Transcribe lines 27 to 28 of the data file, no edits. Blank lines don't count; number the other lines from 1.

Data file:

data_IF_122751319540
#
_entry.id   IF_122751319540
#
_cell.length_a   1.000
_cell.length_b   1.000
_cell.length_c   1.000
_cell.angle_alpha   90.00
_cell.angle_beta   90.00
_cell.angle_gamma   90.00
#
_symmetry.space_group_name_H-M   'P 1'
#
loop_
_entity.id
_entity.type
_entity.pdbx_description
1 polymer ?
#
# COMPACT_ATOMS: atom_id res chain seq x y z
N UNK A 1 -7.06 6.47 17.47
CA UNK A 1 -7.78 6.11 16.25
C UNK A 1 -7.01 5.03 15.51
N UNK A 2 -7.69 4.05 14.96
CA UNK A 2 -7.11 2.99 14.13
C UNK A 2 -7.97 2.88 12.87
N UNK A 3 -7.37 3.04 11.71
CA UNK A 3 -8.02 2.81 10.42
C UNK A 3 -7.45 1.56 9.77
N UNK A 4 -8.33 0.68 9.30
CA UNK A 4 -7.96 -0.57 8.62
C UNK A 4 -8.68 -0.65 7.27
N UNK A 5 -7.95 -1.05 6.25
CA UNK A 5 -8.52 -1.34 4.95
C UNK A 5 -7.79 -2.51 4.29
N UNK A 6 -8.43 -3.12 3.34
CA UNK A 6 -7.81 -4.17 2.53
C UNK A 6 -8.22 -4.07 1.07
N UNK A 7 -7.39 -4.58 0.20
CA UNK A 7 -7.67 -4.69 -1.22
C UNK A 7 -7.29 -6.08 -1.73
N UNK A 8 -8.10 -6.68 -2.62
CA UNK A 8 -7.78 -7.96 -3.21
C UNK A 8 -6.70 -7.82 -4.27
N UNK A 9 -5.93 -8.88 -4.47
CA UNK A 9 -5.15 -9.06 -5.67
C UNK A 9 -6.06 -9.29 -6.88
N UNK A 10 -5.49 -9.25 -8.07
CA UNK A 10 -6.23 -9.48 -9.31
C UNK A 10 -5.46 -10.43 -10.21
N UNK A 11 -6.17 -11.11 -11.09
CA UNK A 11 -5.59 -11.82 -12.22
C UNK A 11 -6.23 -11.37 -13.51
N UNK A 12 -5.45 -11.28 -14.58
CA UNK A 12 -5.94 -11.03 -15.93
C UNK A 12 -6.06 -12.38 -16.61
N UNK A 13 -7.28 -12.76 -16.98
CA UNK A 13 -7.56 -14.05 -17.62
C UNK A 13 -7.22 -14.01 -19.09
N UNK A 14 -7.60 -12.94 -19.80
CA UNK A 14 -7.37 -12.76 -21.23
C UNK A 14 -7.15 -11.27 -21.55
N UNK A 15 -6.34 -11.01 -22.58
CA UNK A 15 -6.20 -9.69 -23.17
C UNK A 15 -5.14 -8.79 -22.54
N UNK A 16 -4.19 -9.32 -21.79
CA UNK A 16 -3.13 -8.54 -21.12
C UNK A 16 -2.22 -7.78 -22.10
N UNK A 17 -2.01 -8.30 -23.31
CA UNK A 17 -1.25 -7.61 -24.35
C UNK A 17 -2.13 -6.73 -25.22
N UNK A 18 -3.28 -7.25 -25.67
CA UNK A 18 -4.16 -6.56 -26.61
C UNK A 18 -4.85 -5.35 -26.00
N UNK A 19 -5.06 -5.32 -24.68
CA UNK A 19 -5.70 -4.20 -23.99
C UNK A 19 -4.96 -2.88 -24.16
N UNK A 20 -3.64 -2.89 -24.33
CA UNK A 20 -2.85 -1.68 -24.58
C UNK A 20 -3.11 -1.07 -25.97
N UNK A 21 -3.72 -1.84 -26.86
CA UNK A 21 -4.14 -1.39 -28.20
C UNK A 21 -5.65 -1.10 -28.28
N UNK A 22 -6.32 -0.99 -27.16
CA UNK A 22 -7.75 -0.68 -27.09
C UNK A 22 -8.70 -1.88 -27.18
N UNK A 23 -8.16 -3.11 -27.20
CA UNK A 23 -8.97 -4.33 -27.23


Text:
N UNK A 3 -7.37 3.04 11.71
CA UNK A 3 -8.02 2.81 10.42